4 Tips for Dealing with Food Allergies in the Workplace

Categories Lifestyle

The break room, lunch-time, potlucks, office parties. Food is a part of the workplace, which is usually something not many people think of – unless you have food allergies.

Whether it is volunteering, a part-time job, or a full-time job, food allergies are an added issue to the workplace, so it is important to take as much control and precautions as possible to keep yourself safe.

I have held a job since I was sixteen, so that makes over eight years of dealing with food allergies in the workplace, in three very different workplace environments. While the work environments may have changed, the issues have continued to stay the same, but four key tips have continued to keep me safe.

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  1. Let your coworkers or supervisors know of your allergy. For me, allergies are an everyday thing, and something I have lived with for twenty-four years, so I forget that I need to explain and inform the people in my life that do not know about my allergies. No, not everyone will understand or even completely care, but the people you work with every day need to at least know about your life-threatening allergies. When I was promoted into a new department at work, it took months for a conversation to come up that prompted me to share about my allergies. My coworkers were surprised, and explained that they had wish they had known sooner. They were concerned for my safety.
  2. Keep your Epipen or allergy medicine in the same spot – and let your coworkers know where that is. It is important for people with life-threatening food allergies to keep their Epipen with them at all times in case of emergency. Whether it’s your personal desk, a closet, locker, etc. – your Epipen or allergy medicine should be in the same place every day. Your coworkers should also know where that place is, and if they are willing, taking the time to explain how to administer shots or medicine is even more beneficial for your safety and their ease.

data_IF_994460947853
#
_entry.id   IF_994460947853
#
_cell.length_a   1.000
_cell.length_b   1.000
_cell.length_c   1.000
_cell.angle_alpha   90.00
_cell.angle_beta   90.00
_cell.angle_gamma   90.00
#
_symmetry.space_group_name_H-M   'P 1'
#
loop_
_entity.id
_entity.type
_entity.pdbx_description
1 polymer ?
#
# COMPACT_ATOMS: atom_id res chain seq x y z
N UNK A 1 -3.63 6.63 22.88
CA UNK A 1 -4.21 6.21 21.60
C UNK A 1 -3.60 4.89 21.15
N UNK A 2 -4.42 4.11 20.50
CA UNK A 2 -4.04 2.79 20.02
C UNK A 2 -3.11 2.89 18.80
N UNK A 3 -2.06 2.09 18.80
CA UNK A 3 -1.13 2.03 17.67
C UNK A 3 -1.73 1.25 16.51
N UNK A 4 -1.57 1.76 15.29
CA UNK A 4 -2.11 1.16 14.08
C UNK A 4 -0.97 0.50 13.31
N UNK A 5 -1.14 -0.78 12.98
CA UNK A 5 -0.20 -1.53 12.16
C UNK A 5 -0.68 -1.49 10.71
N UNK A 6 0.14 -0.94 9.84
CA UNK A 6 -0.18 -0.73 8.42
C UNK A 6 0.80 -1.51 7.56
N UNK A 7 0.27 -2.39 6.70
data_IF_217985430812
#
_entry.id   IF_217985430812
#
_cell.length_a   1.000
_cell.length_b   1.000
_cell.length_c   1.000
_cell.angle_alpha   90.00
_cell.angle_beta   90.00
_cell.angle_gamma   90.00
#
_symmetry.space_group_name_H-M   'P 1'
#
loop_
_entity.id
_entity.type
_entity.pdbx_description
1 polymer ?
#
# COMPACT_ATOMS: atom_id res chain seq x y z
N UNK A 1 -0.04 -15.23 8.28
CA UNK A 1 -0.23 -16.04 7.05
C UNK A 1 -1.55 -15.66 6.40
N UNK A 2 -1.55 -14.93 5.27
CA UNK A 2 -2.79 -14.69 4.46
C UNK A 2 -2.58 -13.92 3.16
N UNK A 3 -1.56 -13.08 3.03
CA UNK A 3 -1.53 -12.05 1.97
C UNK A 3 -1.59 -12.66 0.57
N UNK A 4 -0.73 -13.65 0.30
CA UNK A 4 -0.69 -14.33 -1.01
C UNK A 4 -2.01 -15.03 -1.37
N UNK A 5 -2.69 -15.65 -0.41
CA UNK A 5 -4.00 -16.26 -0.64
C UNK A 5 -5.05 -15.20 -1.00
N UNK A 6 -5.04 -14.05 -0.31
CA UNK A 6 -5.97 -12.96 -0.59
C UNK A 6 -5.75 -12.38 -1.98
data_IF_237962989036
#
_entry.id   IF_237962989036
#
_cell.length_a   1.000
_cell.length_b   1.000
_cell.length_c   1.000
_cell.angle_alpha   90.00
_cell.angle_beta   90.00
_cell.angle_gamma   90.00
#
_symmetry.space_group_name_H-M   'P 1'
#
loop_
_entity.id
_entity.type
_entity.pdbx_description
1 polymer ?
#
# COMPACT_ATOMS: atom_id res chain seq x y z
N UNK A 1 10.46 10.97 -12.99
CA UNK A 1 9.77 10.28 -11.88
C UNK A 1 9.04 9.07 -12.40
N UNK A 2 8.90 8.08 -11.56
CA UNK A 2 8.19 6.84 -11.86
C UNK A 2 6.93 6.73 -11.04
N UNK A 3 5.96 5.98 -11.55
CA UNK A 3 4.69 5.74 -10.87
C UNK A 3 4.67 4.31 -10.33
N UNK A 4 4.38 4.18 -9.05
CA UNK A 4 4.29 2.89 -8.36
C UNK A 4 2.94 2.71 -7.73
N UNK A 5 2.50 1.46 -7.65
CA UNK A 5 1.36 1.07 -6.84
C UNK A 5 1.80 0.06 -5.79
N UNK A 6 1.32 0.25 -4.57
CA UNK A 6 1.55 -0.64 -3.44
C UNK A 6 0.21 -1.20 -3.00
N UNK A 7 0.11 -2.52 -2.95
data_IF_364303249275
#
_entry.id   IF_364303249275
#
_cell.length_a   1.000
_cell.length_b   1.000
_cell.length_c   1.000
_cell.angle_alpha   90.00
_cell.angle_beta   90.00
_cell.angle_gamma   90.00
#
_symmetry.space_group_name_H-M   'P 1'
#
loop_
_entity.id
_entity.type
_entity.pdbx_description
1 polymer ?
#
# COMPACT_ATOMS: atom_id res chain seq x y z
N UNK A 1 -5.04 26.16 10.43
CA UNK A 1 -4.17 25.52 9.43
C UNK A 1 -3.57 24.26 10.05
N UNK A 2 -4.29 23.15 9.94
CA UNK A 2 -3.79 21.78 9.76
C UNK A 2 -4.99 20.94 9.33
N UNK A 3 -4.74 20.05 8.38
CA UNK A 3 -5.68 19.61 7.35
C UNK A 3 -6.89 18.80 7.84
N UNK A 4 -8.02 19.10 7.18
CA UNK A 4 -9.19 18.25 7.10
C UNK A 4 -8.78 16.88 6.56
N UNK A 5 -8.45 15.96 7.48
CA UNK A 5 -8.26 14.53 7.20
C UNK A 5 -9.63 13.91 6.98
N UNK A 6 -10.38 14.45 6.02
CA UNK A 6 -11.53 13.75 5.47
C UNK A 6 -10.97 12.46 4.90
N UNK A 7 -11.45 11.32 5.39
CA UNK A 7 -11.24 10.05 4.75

3. Have allergy-friendly snacks on hand. At every job I have worked at, there has been that secret drawer, closet, etc. filled with snacks and sweets to keep everyone moving through that afternoon lull. It can be tempting or frustrating when there aren’t any allergy-friendly snacks on hand, so bring your own! I keep a few snacks on hand (pretzel crisps and chocolate chips, my protein bites, fruit, crackers…) so that I don’t have to feel bad when everyone is snacking on candy and cookies that I cannot eat. As my coworkers learned about my allergies, they would ask what kind of snacks were safe for me, and now there is always at least one type of snack that is safe for me to eat!
  4. Keep wipes around. When you have life-threatening allergies, it can be important to be as careful and cautious to not touch any allergens. I work with kids – kids that do not understand what severe allergies are, kids that do not wash their hands, and kids that want to touch EVERYTHING. So that means I have to be extra careful in washing my hands and keeping safe. I have learned that I may not always be by a sink to wash my hands, so I wipes on me. For me, this also helps my anxiety just knowing that I have something on me that can keep me safe. Working with kids may add a little more risk in having severe allergies, but even coworkers sharing office supplies after eating a peanut-butter sandwich can cause issues, so it is great to have these on hand regardless of the type of job.
Caitlin has grown up in Los Angeles acquiring food allergies, a Bachelor's Degree in Child Development, a loving husband, and an amazing job as a Children's Librarian. She enjoys spending time with family, trips to the beach with her husband, Sundays at church, and writing. Having food allergies is a struggle, but Caitlin hopes with more resources available, people can learn to thrive with food allergies.

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